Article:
www.AskCodeMan.com

  33. #33
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    Default Re: Distance from pool

    Quote Originally Posted by Robert Ernst View Post
    Good discussion. From what I was told wiring not associated with the pool had to be 10' away from the inside pool wall. This is above and below ground. This includes things like plugs. Wiring associated with the pool is 5'.
    NO UNDERGROUND WIRING is allowed within 5 feet horizontally of the inside wall of the pool "unless this wiring is necessary to supply pool equipment permitted by this article.", but, there is an exception to that: )underlining and bold are mine)
    - "Where space limitations prevent wiring from being routed a distance 1.5 m (5 ft) or more from the pool, such wiring shall be permitted where installed in complete raceway systems of rigid metal conduit, intermediate metal conduit, or a nonmetallic raceway system"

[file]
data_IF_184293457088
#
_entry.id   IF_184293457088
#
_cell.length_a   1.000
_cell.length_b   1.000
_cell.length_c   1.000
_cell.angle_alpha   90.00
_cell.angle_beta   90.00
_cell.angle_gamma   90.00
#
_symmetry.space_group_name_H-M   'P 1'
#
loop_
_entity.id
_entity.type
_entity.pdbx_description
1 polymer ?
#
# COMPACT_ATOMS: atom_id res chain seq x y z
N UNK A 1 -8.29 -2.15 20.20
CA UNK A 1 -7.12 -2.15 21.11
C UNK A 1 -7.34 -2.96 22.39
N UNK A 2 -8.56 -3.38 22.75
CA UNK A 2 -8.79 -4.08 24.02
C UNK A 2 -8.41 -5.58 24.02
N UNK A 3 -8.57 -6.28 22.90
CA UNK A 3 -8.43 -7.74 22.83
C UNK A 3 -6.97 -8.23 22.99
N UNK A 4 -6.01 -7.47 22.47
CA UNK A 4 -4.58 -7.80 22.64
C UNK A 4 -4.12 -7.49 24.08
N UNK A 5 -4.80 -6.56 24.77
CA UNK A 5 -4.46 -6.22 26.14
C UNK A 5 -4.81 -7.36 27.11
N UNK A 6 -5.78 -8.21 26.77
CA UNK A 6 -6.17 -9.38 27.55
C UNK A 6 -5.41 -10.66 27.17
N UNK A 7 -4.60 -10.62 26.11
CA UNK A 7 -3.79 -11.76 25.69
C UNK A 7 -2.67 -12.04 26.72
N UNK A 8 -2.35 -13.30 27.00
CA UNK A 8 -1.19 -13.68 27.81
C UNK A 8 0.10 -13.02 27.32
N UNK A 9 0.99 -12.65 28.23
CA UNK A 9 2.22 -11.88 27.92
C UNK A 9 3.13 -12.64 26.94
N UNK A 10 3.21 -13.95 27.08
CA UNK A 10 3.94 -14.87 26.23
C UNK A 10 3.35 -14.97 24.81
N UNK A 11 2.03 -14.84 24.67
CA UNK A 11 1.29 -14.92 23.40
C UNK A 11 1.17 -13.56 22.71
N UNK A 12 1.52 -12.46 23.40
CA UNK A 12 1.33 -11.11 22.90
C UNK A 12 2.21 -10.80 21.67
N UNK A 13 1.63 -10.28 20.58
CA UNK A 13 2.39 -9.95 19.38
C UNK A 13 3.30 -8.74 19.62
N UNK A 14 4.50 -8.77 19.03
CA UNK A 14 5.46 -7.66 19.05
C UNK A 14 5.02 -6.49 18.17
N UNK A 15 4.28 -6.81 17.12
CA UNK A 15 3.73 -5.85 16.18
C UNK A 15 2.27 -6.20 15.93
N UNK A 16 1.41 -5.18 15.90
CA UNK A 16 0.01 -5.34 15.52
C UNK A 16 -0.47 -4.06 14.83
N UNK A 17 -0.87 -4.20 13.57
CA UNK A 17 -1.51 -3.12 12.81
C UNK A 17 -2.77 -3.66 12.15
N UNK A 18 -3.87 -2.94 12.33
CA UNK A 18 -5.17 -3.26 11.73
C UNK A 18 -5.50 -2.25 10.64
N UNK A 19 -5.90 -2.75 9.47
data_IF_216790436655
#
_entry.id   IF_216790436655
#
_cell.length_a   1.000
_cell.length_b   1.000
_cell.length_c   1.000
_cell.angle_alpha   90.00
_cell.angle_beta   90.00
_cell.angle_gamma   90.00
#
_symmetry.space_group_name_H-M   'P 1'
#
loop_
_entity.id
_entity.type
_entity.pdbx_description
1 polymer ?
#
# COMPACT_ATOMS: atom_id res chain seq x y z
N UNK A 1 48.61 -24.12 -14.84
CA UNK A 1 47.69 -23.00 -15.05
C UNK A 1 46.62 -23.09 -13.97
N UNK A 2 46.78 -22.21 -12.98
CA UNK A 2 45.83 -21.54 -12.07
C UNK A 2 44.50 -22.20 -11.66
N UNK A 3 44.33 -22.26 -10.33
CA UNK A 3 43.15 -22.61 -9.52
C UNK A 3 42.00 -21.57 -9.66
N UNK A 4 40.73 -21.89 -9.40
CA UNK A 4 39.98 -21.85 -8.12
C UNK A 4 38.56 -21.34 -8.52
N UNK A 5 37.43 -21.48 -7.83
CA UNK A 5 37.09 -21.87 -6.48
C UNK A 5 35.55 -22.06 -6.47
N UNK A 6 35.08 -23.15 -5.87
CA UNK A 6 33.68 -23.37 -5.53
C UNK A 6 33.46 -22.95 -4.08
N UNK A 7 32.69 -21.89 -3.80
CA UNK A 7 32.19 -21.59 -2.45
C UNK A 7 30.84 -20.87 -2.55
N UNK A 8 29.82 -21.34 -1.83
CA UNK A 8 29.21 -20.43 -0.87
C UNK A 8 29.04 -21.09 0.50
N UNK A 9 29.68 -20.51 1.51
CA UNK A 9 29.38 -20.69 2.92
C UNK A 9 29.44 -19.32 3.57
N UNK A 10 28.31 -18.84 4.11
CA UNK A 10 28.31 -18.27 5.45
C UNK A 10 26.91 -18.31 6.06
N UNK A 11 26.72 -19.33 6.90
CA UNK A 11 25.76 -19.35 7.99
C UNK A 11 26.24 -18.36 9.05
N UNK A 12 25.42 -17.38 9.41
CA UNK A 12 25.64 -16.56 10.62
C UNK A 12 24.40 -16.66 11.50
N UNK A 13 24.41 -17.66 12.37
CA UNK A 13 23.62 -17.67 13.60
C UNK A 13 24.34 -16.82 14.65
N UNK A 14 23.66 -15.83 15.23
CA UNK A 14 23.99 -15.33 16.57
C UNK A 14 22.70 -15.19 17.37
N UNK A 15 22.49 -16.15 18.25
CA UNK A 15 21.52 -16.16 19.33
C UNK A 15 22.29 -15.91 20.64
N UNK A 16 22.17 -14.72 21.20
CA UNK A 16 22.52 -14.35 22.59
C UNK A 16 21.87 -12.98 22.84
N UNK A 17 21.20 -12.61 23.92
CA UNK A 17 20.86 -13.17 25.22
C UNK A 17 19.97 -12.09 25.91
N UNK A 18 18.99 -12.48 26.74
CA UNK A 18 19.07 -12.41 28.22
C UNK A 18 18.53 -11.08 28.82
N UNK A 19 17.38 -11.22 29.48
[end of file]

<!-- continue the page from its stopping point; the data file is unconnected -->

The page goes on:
Note that "prevent" is not the same as "difficult to do", "prevent" means it is "impossible" to do within the space limitations. It takes A LOT to "prevent" the wiring from being routed 5 feet from the pool.

    Robert, you need to go back and review what you are referring to and make the necessary corrections to the other information in your post as your post contains other errors too.

    Jerry Peck, Construction / Litigation Consultant
    Construction Litigation Consultants, LLC ( www.ConstructionLitigationConsultants.com )
    www.AskCodeMan.com